Title

A Defense Of Compatibilism

Date of Award

1982

Availability

Article

Degree Name

Doctor of Philosophy (Ph.D.)

Department

Philosophy

Abstract

In this dissertation I defend compatibilism, the view that we can be free and morally responsible for what we do even if determinism is true. I consider in detail the traditional arguments for the rival view of incompatibilism and find each argument flawed. I also argue that compatibilism is unacceptable if it is based on a regularity view of causation, a utilitarian account of moral responsibility, or any of the popular hypothetical accounts of the capacity to do otherwise. I clarify and defend J. J. C. Smart's nonhypothetical account of the capacity to do otherwise and make his account the basis of the claim that determinism and freedom are compatible. I advance two arguments for the compatibility of determinism and moral responsibility. The first argument rests on the claim that since non-causally determined choices and acts would be purely random, we would not be morally responsible for them. The second argument rests on two claims: (i) the claim that freedom and determinism are compatible, and (ii) the claim that, given a "morally significant context," freedom is sufficient for moral responsibility. My claim is that the relation between freedom and moral responsibility is not what it has been generally thought to be. In partial support of this last claim, I offer an analysis of 'X did A freely'. I distinguish four varieties of compatibilism and argue that while two of these varieties are plausible, the other two varieties, including the most popular one, are implausible.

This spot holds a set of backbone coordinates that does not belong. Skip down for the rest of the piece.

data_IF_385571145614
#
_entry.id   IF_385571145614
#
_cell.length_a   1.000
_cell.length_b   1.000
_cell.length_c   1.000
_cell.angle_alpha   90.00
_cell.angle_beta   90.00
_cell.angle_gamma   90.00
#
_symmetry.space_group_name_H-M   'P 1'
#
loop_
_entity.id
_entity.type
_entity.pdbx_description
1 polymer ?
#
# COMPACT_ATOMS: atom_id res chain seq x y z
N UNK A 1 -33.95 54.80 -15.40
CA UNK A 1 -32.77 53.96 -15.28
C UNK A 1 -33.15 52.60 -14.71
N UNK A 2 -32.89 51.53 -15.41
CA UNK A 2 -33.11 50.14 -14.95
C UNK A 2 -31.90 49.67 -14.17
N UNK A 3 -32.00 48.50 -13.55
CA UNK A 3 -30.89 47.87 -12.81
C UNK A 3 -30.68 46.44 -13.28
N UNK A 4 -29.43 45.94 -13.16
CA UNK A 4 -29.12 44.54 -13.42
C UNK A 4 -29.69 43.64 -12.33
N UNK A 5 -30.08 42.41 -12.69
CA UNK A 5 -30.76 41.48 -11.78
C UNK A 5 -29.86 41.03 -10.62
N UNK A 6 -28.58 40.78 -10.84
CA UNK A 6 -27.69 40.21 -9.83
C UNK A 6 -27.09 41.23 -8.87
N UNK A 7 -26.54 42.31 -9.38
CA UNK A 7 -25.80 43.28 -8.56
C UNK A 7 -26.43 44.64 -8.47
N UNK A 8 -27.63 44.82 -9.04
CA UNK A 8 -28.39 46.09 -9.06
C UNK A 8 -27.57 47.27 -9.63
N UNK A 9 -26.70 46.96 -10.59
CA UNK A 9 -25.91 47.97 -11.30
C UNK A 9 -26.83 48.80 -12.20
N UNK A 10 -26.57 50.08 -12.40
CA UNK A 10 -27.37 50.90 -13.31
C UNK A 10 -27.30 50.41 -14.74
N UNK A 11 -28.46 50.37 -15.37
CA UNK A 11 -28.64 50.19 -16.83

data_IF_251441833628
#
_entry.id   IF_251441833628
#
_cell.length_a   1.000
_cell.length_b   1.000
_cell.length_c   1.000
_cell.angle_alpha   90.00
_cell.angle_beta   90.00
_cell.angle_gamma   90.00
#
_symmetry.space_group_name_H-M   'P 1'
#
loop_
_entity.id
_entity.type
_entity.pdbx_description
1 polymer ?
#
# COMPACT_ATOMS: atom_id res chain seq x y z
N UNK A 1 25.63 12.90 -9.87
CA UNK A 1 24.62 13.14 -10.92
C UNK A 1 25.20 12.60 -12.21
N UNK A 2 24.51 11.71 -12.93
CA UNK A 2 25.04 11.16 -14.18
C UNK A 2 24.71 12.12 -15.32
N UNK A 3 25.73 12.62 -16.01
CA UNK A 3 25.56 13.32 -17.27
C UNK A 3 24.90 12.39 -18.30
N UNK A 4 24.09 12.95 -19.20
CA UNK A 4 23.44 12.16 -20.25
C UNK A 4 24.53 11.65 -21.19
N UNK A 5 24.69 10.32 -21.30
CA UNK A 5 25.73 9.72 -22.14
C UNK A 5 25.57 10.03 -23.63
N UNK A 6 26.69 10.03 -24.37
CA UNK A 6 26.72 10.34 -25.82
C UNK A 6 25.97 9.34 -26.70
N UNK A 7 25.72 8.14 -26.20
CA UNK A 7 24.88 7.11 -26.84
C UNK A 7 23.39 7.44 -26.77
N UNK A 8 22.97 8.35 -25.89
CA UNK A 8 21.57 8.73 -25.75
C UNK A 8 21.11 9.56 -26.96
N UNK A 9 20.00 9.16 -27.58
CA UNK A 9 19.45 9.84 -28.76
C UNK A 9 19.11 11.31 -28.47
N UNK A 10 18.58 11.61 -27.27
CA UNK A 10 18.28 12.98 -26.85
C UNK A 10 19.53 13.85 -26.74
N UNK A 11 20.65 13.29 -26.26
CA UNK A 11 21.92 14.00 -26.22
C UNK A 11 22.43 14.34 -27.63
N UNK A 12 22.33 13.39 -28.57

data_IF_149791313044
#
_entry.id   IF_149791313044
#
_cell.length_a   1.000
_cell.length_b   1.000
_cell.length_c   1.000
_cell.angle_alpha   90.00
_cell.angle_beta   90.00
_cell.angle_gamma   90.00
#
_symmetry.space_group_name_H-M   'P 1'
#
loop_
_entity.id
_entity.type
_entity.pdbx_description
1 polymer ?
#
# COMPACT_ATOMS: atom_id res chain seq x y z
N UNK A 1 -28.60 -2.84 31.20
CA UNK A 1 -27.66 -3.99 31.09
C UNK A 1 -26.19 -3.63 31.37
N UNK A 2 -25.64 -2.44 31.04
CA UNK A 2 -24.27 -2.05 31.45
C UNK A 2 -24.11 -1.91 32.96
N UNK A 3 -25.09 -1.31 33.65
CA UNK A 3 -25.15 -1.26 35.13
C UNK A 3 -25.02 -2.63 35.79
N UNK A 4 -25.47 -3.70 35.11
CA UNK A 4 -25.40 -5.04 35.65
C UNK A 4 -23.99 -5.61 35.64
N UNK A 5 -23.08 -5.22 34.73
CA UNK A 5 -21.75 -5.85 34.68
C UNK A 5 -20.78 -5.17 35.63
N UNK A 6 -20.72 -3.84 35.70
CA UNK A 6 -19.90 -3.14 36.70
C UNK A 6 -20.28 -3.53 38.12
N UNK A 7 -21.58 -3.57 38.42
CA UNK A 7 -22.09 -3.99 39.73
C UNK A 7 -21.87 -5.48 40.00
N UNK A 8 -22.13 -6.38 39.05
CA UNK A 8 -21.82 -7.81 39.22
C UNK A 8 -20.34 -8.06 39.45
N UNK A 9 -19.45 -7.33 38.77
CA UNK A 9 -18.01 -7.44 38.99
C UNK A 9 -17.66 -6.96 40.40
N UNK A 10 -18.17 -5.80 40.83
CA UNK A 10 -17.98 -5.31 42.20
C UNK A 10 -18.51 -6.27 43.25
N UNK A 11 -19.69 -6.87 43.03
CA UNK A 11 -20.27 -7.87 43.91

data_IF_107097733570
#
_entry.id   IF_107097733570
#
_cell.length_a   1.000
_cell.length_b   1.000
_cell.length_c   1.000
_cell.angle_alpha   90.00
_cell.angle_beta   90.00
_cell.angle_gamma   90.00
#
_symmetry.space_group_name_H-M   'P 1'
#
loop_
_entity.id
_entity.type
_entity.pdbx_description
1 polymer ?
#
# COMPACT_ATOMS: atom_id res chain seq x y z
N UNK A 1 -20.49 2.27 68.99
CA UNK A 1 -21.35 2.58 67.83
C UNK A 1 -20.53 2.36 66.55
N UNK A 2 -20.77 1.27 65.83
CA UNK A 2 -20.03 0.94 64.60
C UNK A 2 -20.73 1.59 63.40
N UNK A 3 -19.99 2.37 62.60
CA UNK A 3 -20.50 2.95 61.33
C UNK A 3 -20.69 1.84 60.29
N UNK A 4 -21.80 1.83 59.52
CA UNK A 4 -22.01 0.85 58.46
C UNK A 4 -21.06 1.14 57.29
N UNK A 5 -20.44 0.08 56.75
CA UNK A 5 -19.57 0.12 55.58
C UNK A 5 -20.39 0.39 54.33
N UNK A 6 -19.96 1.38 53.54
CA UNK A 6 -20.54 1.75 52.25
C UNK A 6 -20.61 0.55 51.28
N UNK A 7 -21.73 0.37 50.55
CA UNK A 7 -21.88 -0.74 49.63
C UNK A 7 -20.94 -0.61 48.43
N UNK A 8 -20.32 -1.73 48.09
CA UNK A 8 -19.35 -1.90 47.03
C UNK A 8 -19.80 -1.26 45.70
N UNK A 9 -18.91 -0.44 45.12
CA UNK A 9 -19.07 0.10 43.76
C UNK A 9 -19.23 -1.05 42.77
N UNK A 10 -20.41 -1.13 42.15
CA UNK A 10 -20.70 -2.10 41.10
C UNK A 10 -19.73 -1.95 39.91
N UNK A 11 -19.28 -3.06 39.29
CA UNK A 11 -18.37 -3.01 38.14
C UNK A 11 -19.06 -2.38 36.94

Keywords

Religion, Philosophy of

Link to Full Text

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